Mako shark stuns researchers as satellite data reveals that it has traveled more than 4,000 miles since March

Each of the tagged sharks is equipped with a tracer on its dorsal fin. When this breaks the surface of the water, it transmits a signal to an aerial satellite, which allows an estimated geolocation, according to Ocearch. Pico, who was tagged in March, appears in the photo above

A marked Mako shark off the Texas coast has made an incredible trip across the country, and it does not seem to be reversing anytime soon.

Ocearch researchers labeled the 7.5-foot-long shark, Pico, in March and said it signaled outside of Virginia last weekend.

In more than 4 100 miles to date, the team says that the Pico adventure is unprecedented, and it is the first time they see a mako crossing from the Gulf of Mexico to the Atlantic Ocean.

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Each of the tagged sharks is equipped with a tracer on its dorsal fin. When this breaks the surface of the water, it transmits a signal to an aerial satellite, which allows an estimated geolocation, according to Ocearch. Pico, who was tagged in March, appears in the photo above

Each of the tagged sharks is equipped with a tracer on its dorsal fin. When this breaks the surface of the water, it transmits a signal to an aerial satellite, which allows an estimated geolocation, according to Ocearch. Pico, who was tagged in March, appears in the photo above

Pico was tagged on March 18 in front of Port Aransas, TX, according to Ocearch.

And in the following months, he has been extremely busy.

An interactive map of Pico's trip shows that he has been pinging throughout the southeastern United States. UU And the east coast, with its most recent being just outside of Virginia and Delaware.

Each of the tagged sharks is equipped with a tracer on its dorsal fin. When this breaks the surface of the water, it transmits a signal to an aerial satellite, which allows an estimated geolocation, according to Ocearch.

The data shows that Pico was still in the Gulf of Mexico earlier this month.

But, between July 4 and July 9, it became clear that it could be branching out.

Pico was tagged on March 18 in front of Port Aransas, TX, according to Ocearch. The data shows that Pico was still in the Gulf of Mexico earlier this month. Now, he is going through Virginia. The 4,200-mile trip to Pico can be seen above

Pico was tagged on March 18 in front of Port Aransas, TX, according to Ocearch. The data shows that Pico was still in the Gulf of Mexico earlier this month. Now, he is going through Virginia. The 4,200-mile trip to Pico can be seen above

Pico was tagged on March 18 in front of Port Aransas, TX, according to Ocearch. The data shows that Pico was still in the Gulf of Mexico earlier this month. Now, he is going through Virginia. The 4,200-mile trip to Pico can be seen above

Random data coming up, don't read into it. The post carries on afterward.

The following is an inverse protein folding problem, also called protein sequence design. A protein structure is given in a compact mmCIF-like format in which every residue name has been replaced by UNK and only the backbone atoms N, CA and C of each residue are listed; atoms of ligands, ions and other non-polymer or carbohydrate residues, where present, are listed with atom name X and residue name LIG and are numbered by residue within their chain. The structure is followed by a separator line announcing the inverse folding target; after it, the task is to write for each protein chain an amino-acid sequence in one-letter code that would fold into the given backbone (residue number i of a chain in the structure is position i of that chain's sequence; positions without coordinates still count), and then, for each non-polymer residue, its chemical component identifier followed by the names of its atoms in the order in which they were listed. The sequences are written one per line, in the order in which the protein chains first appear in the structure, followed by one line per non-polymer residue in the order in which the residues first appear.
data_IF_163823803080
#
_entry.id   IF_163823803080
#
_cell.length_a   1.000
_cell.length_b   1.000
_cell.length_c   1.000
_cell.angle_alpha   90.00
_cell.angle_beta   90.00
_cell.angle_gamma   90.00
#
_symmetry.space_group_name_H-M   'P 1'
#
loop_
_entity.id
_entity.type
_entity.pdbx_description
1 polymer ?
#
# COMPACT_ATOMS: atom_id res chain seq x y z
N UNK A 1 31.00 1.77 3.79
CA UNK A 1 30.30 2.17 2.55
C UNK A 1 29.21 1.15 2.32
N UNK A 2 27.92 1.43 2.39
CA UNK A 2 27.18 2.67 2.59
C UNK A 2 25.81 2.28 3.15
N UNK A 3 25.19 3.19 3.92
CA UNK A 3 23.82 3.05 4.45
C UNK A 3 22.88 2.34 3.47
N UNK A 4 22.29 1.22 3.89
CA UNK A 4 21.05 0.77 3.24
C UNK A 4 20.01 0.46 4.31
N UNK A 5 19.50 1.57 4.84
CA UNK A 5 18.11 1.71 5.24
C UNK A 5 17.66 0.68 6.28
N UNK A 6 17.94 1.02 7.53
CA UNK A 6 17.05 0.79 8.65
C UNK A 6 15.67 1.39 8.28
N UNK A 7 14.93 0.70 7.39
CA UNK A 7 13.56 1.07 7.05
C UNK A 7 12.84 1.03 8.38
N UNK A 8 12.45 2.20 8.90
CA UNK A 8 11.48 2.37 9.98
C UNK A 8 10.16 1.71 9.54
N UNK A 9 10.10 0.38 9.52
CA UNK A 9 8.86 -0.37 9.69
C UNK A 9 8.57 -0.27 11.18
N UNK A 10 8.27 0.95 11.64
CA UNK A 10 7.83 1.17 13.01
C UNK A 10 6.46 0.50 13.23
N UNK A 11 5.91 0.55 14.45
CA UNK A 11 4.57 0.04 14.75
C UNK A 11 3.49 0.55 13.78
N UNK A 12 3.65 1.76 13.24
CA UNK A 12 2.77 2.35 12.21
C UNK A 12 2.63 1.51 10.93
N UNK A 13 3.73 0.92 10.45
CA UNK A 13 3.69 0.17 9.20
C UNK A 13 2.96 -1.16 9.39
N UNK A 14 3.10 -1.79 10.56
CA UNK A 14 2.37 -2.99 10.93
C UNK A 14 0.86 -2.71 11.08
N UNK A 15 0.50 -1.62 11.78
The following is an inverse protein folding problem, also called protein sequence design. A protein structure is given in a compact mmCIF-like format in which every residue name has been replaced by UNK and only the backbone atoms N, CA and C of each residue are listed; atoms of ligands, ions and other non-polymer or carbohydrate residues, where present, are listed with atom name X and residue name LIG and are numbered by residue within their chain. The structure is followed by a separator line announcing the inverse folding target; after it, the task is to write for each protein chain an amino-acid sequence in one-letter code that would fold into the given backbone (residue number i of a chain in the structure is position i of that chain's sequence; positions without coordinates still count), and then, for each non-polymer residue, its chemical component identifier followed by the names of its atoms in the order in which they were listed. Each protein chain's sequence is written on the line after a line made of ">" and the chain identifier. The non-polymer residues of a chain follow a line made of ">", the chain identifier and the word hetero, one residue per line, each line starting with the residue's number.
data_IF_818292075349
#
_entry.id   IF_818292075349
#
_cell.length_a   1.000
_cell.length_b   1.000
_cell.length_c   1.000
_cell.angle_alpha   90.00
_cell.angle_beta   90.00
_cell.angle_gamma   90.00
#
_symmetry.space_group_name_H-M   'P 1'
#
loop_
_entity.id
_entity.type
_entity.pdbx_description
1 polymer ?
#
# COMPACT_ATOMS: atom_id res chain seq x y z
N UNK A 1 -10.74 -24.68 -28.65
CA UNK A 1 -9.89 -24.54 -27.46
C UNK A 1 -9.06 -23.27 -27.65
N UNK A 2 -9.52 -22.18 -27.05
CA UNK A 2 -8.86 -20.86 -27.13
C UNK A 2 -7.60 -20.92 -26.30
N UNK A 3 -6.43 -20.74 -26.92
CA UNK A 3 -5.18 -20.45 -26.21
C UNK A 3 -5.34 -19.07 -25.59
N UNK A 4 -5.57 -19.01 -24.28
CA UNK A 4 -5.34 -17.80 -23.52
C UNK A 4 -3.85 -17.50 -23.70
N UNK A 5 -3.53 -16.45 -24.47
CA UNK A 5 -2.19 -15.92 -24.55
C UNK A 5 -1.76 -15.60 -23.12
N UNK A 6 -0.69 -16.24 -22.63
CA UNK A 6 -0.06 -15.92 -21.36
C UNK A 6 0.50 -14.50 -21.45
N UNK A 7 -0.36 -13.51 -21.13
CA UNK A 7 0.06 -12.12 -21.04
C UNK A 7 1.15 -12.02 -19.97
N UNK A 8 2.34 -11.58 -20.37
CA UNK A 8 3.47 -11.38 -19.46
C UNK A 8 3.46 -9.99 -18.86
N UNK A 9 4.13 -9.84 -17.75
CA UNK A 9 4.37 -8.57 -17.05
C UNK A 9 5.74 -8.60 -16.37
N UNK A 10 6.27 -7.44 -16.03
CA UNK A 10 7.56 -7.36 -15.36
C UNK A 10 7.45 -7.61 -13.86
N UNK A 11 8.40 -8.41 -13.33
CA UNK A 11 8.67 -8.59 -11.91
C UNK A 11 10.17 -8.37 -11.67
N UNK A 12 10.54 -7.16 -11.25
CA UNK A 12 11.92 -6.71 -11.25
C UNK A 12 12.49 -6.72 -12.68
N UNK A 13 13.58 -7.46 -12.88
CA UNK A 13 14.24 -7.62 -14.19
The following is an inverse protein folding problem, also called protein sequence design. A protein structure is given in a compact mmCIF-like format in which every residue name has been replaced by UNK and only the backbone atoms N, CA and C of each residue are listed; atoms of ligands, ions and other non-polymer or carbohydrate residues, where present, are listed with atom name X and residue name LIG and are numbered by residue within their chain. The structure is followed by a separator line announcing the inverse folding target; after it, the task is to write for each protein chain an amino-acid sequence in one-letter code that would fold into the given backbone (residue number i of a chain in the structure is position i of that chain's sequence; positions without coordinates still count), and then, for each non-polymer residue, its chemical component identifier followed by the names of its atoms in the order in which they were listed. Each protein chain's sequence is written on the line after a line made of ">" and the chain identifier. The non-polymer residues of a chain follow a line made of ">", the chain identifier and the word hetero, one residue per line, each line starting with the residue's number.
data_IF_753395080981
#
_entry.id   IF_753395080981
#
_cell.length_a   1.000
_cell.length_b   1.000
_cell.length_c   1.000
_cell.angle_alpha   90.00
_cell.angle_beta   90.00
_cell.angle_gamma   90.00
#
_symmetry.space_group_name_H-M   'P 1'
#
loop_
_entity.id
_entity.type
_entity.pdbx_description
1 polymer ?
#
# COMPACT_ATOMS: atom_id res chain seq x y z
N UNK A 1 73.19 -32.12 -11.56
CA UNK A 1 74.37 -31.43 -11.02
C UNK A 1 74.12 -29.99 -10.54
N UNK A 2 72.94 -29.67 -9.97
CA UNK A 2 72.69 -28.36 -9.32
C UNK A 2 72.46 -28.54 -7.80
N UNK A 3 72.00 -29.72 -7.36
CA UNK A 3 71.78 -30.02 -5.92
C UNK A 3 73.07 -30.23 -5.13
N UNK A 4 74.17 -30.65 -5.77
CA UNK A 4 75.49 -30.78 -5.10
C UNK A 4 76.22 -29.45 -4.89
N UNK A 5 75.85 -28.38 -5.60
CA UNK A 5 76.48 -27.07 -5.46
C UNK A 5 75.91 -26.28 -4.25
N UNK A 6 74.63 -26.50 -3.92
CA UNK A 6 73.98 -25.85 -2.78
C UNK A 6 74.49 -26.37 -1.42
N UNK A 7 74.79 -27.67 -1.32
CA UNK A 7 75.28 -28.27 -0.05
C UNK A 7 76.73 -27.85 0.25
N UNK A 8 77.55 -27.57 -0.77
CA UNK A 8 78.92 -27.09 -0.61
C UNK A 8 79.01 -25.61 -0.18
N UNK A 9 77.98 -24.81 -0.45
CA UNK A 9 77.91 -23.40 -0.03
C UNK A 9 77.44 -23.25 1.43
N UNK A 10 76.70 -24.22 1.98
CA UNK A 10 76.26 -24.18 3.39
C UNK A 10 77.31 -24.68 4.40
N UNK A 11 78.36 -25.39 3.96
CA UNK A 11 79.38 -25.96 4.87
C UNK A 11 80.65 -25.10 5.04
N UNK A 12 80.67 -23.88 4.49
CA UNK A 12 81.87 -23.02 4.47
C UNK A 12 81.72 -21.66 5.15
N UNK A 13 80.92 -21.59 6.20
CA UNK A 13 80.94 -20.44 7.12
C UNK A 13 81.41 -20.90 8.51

"It's time to make decisions for the Mako Pico shark," the researchers wrote on the 13th.

& # 39; He just crossed the entire Gulf of Mexico. Now he has to decide between going to the Atlantic, heading to the Caribbean or simply turning around ".

At that time, Pico was just outside Key West, and, in a matter of days, he arrived almost north of Orlando.

& # 39; Cool! Pico is now the first Mako shark we have tracked in the Gulf of Mexico and in the Atlantic Ocean, "the researchers wrote on July 19.

It is not clear what is driving his unusual journey, although Ocearch says that until now he seems to be following the Gulf Stream.

A marked Mako shark on the Texas coast has made an incredible trip across the country, and does not seem to be coming back soon.

A marked Mako shark on the Texas coast has made an incredible trip across the country, and does not seem to be coming back soon.

Ocearch researchers labeled the 7.5-foot-long shark, Pico, in March and said it signaled outside of Virginia last weekend

Ocearch researchers labeled the 7.5-foot-long shark, Pico, in March and said it signaled outside of Virginia last weekend

A marked Mako shark off the coast of Texas has made an incredible journey across the country. Ocearch researchers labeled the 7.5-foot-long shark, Pico, in March and said it signaled outside of Virginia last weekend

The only certain thing, the team says, is that Pico is tracing clues that we have never seen before of a mako & # 39 ;.

Mako sharks are known fast swimmers, with the ability to hit approximately 60 miles per hour when they hunt, and can reach a length of approximately 14 fully developed feet.

And, it seems that Pico is not an exception.

In a span of only 72 hours, the shark recorded approximately 174 miles while continuing its journey north this month.

WHAT BRINGS YOU TO SHARKS & # 39; & # 39; SIXTH SENSE & # 39 ;?

Sharks have electrosensory organs that act as a "sixth sense"

Sharks have electrosensory organs that act as a "sixth sense"

Sharks have electrosensory organs that act as a "sixth sense"

Lorenzini's ampoules are visible as small pores in the skin around the head and on the underside of sharks, rays and rays.

Each pore is open and connected to a set of electrosensory cells by a long channel filled with a viscous and transparent jelly.

Gelatine AoL probably contributes to this electrosensing function, however, the exact details of this contribution remain unclear.

"Skates and sharks have some of the most sensitive electroreceptors in the animal world," said Dr. David Julius, professor and chair of physiology at UCSF and lead author of a recent study on the mechanism.

"Understanding how this works is like understanding how the proteins in the eye perceive light, it gives us an idea of ​​a whole new sensory world," he said.

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